Stirring the Genetic Pot, Part II

“In what terms should we think of these beings, nonhuman yet possessing so very many human-like characteristics? How should we treat them?”

― Jane Goodall

Of course Jane was speaking about the apes, who so closely resemble humans in many ways. But I want to apply her words to another creature.

Back on Sept. 28th I wrote the post, “Stirring the Genetic Pot”, about the boy born last April who, through genetic manipulation, has the chromosones of his father and – not one, but two – mothers, a child with the DNA of three parents, a cocktail he will pass down to his descendants. In that post, I noted the genetic similarities between we humans and a list of other mammals closely related to us, and wondered if someday science fiction – ala the “X-Men” –  might some day become science fact, an admixture of humans with animal characteristics or vice versa.

Well, it has happened. I’d say that was kind of prophetic on my part, but it seems I wasn’t, I was only ignorant of what was already happening. 

Seems it was first reported back in June of last year that scientists at the University of California, Davis, were going to try to grow human organs inside pigs, which can then be transplanted into humans to provide a solution to the shortage of organs available for transplant. The scientists planned to inject human stem cells that can develop into any tissue type (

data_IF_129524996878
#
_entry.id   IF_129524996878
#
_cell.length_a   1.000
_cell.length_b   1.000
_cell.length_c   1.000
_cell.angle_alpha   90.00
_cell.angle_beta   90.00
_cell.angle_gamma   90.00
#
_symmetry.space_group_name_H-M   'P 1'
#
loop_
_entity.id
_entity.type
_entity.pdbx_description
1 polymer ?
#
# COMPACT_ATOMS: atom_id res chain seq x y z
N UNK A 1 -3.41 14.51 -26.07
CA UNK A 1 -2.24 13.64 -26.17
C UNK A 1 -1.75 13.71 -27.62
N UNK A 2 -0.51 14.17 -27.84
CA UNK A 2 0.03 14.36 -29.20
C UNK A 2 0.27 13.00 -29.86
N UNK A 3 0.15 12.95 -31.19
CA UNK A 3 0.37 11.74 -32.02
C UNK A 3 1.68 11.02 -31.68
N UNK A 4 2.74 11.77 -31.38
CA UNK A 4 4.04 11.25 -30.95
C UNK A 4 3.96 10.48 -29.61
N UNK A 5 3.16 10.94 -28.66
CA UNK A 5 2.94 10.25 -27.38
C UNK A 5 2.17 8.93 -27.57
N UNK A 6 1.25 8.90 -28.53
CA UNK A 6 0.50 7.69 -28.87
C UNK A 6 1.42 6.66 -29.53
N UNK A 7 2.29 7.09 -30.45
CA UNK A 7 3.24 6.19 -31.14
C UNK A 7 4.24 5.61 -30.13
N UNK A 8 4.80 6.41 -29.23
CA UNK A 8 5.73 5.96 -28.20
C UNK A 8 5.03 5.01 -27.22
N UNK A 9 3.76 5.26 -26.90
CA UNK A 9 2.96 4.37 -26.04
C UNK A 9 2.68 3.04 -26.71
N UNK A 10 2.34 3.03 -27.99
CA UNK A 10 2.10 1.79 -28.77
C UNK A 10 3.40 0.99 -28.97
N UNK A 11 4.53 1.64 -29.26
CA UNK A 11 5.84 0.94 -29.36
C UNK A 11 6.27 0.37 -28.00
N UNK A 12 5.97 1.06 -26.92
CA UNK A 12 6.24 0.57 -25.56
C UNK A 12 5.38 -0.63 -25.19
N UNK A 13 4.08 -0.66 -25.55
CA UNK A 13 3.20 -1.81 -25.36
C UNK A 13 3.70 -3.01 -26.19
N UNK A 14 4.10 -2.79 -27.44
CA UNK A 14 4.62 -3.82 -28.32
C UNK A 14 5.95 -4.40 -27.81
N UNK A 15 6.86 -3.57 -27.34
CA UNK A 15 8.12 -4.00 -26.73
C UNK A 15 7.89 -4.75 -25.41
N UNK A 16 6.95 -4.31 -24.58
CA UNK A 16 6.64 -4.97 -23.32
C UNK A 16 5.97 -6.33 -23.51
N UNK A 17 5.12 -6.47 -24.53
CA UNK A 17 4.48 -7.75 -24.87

And yesterday it was announced that science has succeded. You can read the full story ( but the gist of it is that this “marks the first time that embryos combining two large, distantly-related species have been produced. The creation of this hybrid is a so-called chimera – named after the cross-species beast of Greek mythology”. 

The chimera wasn’t allowed to reach full gestation, the fetus was removed prior to birth, but Juan Carlos Izpisua Belmonte, who led the work on the part-pig, part-human embryos at the Salk Institute for Biological Studies in La Jolla, California, acknowledges, “The idea of having an animal being born composing of human cells creates some feelings that need to be addressed.” Professor Daniel Garry, a cardiologist and head of a different chimera project at the University of Minnesota, echoes Belmonte: “This is a significant advance that raises opportunities and ethical questions as well.”

Ethical questions? I would imagine so.

Garry says that chimera research “[has] prompted a range of troubling questions, including whether the progeny would look more human or more pig, [and] what would happen if a chimera had a human thought…resulting in a mostly-human, slightly-pig offspring…We didn’t see any human cells in the brain region, but we cannot exclude the possibility that they may have gone to the brain.”

“These more fantastical possibilities are not a problem in reality,” he assures us, they can probably create safeguards to prevent them in future experiments.

Safeguards? I would hope so. 

But as the science-fictional Dr. Frankenstein had a mis-hap in his creation, and as science-fact is now mirroring science-fiction, accidents are bound to happen sooner or later. A human in a pig’s body, or a pig that thinks like a human? Shall we – should we – assign it a soul, in the religious sense? As per the Jane Goodall quote above, “How should we treat them?”

And all this reminds me of the ancient Greco-Egyptian god, Anubis (Anpu), usually depicted as a man with a canine head, that some believers believe really existed in the form of Alien visitors.

That’s wacko.


– Bill


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